May 22

Shannon Ragonesi

WA Supreme Court holds state law creates a cause of action for failure to accommodate an employee's religious practices

by Shannon Ragonesi

The Washington state supreme court has just held that the Washington Law Against Discrimination (WLAD) creates a cause of action against an employer for failure to reasonably accommodate an employee’s religious practices.  In Kumar v. Gate Gourmet, Inc., the court stated a plaintiff establishes a prima facie claim of failure to accommodate religious practices by showing (1) he or she had a bona fide religious belief, the practice of which conflicted with employment duties; (2) he or she informed the employer of the beliefs and the conflict; and (3) the employer responded by subjecting the employee to threatened or actual discriminatory treatment.                    

In reaching this holding, the majority noted that statutory silence on the question of whether employers must reasonably accommodate employees’ religious practices does not mean it is not required under the WLAD.  Likewise, the majority commented the mere fact that the Washington Human Rights Commission has not promulgated rules affirmatively requiring employers to accommodate religious practices of its employees does not mean it is not required under the WLAD.  The court concluded the legislature intended RCW 49.60.180 to require an implicit duty to reasonably accommodate religious practices, and did not intend to afford less protection against religious discrimination than it provides for other forms of discrimination. 

The state supreme court further held the WLAD has the goal of barring employment practices that produce “disparate impacts” on employees in a protected class based on their religious practices unless the employee can show the challenged employment practice serves a “business necessity.” 

The split decision authored by Justice Sheryl Gordon McCloud (with concurrence by Justices Charles Wiggins, Debra Stephens, Steven Gonzalez and Mary Fairhurst) goes on to explain that an employer can present a defense to a claim of failure to accommodate a religious practice by showing it offered the employee a reasonable accommodation; or that an accommodation would be an “undue hardship” on the employer.  The court noted the United States Supreme Court has ruled that an undue hardship results whenever an accommodation requires an employer to bear more than a de minimis cost.  The court further stated the U.S. Supreme Court has ruled that a reasonable accommodation need not be the precise accommodation the employee requests, even if the employer could provide that accommodation without suffering any undue hardship.  Finally, the court pointed out the fact that other courts have held an undue hardship may be something other than a financial burden; for example, legal obligations, the interests of clients, or other employees who would be unduly burdened by an accommodation.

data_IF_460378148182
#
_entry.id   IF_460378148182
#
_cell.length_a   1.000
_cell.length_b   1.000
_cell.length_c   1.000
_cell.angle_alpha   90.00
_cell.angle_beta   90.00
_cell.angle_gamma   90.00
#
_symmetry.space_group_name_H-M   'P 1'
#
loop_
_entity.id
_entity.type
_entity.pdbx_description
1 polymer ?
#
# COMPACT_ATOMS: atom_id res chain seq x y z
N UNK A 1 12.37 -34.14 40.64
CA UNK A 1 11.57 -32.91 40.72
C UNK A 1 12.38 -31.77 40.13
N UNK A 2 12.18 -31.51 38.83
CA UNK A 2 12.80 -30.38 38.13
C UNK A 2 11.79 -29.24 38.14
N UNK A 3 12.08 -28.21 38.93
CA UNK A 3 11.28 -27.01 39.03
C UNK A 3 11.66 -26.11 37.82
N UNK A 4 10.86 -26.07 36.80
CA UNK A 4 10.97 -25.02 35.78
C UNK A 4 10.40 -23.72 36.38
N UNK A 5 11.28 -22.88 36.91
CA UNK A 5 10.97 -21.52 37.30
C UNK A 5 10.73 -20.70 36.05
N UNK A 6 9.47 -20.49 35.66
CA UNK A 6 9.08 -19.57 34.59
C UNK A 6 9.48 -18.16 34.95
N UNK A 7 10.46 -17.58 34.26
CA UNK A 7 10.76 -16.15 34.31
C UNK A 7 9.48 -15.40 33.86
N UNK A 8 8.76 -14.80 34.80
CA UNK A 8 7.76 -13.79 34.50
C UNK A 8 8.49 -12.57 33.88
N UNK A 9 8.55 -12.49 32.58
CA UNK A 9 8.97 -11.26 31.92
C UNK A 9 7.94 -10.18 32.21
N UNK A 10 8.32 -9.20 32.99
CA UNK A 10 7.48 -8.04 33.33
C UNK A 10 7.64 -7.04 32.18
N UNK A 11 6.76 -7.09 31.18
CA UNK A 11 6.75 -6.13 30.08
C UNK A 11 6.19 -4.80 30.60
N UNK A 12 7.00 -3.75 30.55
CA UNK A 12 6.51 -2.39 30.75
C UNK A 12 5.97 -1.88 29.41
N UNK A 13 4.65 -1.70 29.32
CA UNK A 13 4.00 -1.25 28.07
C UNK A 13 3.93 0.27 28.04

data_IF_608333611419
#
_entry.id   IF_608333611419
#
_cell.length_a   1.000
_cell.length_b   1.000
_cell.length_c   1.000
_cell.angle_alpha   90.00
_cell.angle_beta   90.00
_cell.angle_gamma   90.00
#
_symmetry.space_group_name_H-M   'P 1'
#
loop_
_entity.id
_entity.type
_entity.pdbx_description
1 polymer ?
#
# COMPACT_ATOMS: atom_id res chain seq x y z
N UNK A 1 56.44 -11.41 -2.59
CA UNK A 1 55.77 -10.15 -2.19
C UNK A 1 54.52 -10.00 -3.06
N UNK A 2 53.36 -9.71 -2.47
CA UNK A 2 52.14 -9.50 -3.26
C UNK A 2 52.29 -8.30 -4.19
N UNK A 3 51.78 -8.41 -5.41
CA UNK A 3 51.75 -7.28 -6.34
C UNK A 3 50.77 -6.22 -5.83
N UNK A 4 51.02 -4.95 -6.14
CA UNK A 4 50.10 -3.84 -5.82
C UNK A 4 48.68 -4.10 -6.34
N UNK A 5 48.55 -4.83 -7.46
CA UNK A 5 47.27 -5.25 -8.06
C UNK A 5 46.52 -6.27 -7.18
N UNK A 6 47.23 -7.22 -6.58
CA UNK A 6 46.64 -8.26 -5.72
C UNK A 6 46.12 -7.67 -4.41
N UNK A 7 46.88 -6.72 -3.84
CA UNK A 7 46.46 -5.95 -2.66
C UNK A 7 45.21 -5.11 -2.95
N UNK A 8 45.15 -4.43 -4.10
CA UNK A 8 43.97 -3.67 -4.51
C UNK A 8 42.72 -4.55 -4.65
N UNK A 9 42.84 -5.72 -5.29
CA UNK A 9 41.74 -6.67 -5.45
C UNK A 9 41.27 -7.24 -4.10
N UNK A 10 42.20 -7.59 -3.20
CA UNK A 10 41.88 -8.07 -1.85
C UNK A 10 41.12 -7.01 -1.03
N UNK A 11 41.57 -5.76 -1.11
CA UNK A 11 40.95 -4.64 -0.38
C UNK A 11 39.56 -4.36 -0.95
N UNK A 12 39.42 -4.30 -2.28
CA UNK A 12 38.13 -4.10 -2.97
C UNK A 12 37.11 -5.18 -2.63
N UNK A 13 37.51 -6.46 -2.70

Justice Barbara Madsen wrote a dissenting opinion (joined by Justices Charles Johnson, Susan Owens, and James Johnson, Justice Pro Tem) and maintains the majority’s decision was incorrect to imply a cause of action for religious accommodation where neither the legislature nor any administrative agency has spoken on the issue of religious accommodation.  Madsen states it is important to remember that a cause of action for discrimination in private employment is based on statutory authority, and it is not the role of the judiciary to second guess the wisdom of the legislature’s failure to speak on the issue of religious accommodation.  The dissent comments that judicial law making of the type engaged in by the majority gives no notice to parties and provides no opportunity for public input to help vet the consequences. 

The dissent also argues that the majority misapplies the prima facie elements of a claim of failure to accommodate a religious practice.  According to the dissent, to state a prima facie case of failure to accommodate under Title VII, an employee must show (1) the employee holds a bona fide religious belief, (2) the employee informed the employer of that belief, and (3) the employee was disciplined for failing to comply with the conflicting employer policy.  This requires the existence of a cognizable employment harm to sustain a valid accommodation claim.  Yet, the majority opinion suggests that the appellant in this case has established a prima facie case without alleging any actual or threatened adverse employment action.  Therefore, the dissent believes the appellant cannot maintain a claim of failure to accommodate under the required elements. 

See full opinion at

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